By Tom Allnutt
Britain’s first four days in the Olympics preach the less popular lessons of losing
“Grass grows, birds fly, and waves still pound the sand.”
Muhammad Ali uttered some of the most cherished words in sporting history but when reflecting on the implications of losing, on this occasion sport’s most reliable orator was having an off-night.
Offer this consolation to several suffering British Olympics losers this morning and depending on the person involved you could end up either being ippon thrown to the floor (the judo move that finished off Euan Burton) or with a canoe paddle wacked around your face.
There’s no getting away from it, overall Britain’s Olympians have thus far disappointed.
Cavendish was expected to win gold in the cycling road race but finished empty handed. Tom Daley was expected to win a medal, perhaps even gold, in the synchronised diving but finished fourth. Rajiv Ouseph was knocked out of the badminton today by an opponent ranked 13 places below him. David Florence, world number 1, failed to reach the final of the canoe singles this morning. Euan Burton saw his hopes of Olympic judo gold pinned down and shattered in just under four minutes. And so the list goes on.
If Britain’s London 2012 ended after day four it would go down as the “I gave it my all” games in which sweat was expelled but few managed to make par and many tragically under-performed.
Barton could barely hold back the tears as he came to terms with ‘a quarter of a century’ of training, locked, twisted and floored within just a few seconds.
“I feel like I’ve let myself down, let my coaches down, let everybody I’ve ever trained with down, let my mum and dad and brother down,” he said.
“I don’t know if it’s the end of my competitive judo career but it’s probably the end of my Olympic career. I’m pretty sure you won’t see me in Rio.”
Better days are surely yet to come.
But in the midst of impending adulation and medal-ridden ecstasy lest we forget Britain’s day four disappointments for whom others’ success will be yet another bitter pill to swallow.
Not because they gave it their all, which they almost certainly did, not because they let anyone down, which they undoubtedly didn’t, and not because despite it all, grass grows, birds fly and waves still pound the sand.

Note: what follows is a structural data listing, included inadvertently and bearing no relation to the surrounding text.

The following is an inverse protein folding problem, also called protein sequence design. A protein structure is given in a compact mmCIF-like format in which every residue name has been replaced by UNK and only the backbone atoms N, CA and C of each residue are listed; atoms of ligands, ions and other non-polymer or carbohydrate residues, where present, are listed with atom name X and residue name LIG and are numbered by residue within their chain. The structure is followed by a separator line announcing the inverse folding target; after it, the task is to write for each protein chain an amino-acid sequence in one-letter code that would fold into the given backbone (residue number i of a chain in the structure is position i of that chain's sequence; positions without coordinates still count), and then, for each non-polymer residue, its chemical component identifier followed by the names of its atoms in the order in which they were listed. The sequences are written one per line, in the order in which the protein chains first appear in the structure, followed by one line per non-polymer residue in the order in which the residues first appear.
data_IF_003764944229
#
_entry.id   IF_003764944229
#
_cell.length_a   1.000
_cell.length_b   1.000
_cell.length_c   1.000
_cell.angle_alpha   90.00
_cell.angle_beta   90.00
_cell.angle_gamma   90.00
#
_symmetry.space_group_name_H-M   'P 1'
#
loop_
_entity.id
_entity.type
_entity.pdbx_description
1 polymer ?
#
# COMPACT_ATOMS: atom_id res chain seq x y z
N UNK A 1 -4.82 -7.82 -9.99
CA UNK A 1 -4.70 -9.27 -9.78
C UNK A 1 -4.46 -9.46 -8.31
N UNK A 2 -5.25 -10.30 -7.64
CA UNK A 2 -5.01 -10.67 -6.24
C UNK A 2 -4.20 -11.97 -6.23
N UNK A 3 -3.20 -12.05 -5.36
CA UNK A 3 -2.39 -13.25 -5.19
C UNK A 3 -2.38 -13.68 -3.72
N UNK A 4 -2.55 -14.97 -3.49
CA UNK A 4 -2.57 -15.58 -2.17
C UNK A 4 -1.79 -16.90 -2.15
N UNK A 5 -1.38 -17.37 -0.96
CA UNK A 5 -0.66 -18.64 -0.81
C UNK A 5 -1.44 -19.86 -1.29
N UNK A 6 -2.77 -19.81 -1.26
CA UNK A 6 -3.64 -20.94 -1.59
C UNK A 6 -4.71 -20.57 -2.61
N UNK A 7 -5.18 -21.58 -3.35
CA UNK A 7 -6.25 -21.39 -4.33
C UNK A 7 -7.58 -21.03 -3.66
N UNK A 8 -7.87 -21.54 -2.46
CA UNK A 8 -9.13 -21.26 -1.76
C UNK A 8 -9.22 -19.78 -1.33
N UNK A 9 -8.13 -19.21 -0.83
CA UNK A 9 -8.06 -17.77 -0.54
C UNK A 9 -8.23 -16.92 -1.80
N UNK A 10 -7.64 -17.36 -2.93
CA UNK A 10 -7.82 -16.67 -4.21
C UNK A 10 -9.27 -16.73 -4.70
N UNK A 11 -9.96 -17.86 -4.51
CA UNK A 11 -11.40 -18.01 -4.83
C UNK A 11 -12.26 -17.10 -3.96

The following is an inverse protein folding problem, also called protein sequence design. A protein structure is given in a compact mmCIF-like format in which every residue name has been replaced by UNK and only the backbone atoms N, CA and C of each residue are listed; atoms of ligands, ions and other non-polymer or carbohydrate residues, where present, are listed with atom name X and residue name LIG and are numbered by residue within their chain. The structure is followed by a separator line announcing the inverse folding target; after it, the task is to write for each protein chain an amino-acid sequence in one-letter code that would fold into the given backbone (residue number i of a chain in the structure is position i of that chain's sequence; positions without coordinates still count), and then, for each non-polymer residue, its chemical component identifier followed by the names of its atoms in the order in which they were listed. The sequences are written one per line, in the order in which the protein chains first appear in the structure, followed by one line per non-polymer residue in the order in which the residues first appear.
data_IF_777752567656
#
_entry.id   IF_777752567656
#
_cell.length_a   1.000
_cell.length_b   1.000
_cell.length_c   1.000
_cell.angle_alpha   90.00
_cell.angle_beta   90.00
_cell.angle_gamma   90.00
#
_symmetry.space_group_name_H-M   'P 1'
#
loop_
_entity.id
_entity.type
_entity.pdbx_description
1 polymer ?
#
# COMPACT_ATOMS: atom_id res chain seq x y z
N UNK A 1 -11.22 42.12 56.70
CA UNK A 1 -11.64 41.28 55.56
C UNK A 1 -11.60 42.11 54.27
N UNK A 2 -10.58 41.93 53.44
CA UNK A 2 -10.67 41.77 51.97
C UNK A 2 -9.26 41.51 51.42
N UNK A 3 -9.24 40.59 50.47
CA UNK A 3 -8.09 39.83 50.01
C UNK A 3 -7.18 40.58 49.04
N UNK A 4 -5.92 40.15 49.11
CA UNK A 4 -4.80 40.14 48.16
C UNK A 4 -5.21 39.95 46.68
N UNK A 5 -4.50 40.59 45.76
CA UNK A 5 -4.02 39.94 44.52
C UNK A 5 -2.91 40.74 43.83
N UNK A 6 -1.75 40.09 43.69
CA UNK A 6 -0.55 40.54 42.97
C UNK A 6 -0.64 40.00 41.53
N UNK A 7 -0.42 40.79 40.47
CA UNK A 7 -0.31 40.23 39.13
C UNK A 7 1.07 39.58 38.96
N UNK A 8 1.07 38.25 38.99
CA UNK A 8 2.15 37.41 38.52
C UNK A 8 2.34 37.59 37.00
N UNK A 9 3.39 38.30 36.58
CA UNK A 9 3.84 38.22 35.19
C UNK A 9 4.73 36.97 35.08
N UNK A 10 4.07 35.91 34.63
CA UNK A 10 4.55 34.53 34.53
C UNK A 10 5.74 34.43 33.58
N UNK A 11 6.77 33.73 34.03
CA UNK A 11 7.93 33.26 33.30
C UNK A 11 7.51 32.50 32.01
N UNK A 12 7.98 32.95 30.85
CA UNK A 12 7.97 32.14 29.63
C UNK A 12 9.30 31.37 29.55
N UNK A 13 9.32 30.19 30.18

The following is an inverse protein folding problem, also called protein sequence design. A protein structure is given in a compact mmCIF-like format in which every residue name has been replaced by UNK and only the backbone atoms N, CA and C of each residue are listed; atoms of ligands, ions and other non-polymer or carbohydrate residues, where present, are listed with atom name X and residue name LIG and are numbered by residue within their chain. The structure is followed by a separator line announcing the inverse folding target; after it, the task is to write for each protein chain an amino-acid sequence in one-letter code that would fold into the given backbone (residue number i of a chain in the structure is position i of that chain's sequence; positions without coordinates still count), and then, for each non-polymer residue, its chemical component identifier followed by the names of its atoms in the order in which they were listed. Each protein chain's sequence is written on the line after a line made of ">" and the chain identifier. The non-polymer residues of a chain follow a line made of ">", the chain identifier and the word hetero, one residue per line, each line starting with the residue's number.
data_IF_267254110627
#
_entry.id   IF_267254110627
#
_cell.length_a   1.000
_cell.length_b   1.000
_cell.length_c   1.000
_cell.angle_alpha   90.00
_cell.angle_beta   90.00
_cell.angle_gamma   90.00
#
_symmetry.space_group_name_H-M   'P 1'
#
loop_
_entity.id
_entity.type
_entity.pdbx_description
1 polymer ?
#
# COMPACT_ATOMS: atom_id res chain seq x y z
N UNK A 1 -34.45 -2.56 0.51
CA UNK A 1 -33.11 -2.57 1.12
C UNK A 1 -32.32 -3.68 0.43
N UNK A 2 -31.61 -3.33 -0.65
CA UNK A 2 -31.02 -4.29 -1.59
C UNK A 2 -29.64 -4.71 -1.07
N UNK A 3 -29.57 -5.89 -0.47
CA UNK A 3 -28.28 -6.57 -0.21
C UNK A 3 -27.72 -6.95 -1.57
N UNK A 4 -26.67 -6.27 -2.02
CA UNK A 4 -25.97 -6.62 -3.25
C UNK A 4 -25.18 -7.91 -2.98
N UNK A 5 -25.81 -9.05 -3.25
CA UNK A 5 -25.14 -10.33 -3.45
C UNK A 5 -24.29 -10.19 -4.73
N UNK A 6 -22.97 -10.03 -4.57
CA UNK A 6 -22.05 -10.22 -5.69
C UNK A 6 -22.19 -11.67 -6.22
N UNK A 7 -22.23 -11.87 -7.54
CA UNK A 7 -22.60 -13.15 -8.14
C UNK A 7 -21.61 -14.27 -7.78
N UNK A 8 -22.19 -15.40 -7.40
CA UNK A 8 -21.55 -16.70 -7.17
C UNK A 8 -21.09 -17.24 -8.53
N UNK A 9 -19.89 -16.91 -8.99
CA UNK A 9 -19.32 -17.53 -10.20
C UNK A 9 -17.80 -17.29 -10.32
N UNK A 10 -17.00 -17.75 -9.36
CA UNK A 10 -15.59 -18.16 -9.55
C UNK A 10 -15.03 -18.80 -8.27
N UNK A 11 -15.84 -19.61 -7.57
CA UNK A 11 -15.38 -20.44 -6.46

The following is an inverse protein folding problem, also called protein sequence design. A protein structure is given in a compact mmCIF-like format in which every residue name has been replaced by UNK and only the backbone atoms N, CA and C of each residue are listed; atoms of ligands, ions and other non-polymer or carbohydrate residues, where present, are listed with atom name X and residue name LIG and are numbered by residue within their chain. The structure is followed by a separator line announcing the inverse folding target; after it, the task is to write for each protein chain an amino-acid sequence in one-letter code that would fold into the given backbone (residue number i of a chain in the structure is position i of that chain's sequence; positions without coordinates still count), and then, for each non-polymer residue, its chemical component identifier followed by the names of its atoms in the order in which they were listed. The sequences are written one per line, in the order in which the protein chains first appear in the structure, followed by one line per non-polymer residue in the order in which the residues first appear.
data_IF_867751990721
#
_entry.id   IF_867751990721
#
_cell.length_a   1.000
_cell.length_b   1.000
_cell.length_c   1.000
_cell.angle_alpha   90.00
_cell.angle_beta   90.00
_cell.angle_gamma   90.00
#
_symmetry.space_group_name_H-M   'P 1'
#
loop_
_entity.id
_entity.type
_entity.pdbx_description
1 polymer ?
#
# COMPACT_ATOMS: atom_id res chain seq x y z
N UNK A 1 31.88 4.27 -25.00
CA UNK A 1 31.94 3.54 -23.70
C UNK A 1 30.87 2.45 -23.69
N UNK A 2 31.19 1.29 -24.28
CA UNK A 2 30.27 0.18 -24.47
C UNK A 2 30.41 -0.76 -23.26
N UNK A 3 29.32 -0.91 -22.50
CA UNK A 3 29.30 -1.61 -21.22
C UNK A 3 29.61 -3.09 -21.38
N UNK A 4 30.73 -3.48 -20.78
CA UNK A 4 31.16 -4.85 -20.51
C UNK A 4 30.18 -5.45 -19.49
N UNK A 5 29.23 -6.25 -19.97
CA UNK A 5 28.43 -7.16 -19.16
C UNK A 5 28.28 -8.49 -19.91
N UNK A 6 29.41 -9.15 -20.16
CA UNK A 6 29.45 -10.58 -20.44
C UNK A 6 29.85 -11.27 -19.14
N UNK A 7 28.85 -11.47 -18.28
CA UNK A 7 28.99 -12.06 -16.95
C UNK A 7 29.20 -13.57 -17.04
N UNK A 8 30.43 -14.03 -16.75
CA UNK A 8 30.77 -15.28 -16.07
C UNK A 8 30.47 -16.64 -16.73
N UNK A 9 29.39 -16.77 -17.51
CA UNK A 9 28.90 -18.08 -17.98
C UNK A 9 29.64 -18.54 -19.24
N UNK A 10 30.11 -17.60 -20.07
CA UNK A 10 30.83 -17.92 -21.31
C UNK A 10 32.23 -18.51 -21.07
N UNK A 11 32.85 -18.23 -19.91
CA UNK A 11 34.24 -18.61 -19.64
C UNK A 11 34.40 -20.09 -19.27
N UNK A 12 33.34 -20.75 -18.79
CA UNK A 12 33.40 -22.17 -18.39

Ali was wrong. Sport is always far more than just a job. He, more than anyone, should know that sportsmen don’t just practise their profession, they are defined by it.
And therefore in failing, sportsmen feel defined by failure.
Most are lucky enough to find consolation in having another attempt but the cruelty of the Olympics is such that many, like Burton, are not afforded such a privilege.
For many Olympians therefore, failure is their lasting legacy.
But if legacies were less about sound bites, computer-generated motifs and finding a font that fits on the belly of a London 2012 teddy bear, the legacy of losing would be as good a legacy as any.
Because sport is as much about losing as it is about anything else. Sport is for the vast majority of time blunt, candid and brutal.
If sport was all about fairy tales Paula Radcliffe would be donning the marathon vest for her final Olympics, in her home country, settling the Olympic demons that have so, unfairly, plagued her during her magnificent career.
But sport being sport Radcliffe is at home, her fairly-tale ending crumpled in a heap of bandages and ankle supports.
If sport was all about fairy tales Burton, Florence and Cavendish would all have seen years of hard work rightfully rewarded in front of an expectant home crowd.
But sport palms off the scripts we consider masterpieces and often, like a right old spoilsport, chooses the most sober, mundane conclusions.
This is sport in its most familiar, largely disappointing, form.
In a somewhat biblical fashion it is in keeping faith through the mundane that sport occasionally rewards us with the astonishing. But these moments are, by their very nature, few and far between.
If London 2012 is to ‘Inspire a generation’ the end goal is then, presumably, to inspire a generation of winners. A generation of gold medals, of hard work justly rewarded, and of fairy-tale endings.
But the first four days of London 2012 should be more inspirational than any of that.
The first four days should show our future medal hopes that winning is entirely and absolutely exceptional.
That to win doesn’t just mean to work hard and practise long but to work harder and practise longer than every single one of your opponents.
That to win means converting years of training and rehearsal into performance and results when it really matters.
And, crucially, that even when you think you deserve it most, when the stage is set and the fairy-tale ending all perfectly laid out, winning is never a foregone conclusion.
Now if only that fit on the belly of a teddy bear.
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I'm a recently qualified journalist and I've worked in newspapers and broadcasting. I'm a dedicated follower of all sports primarily football, tennis and cricket.
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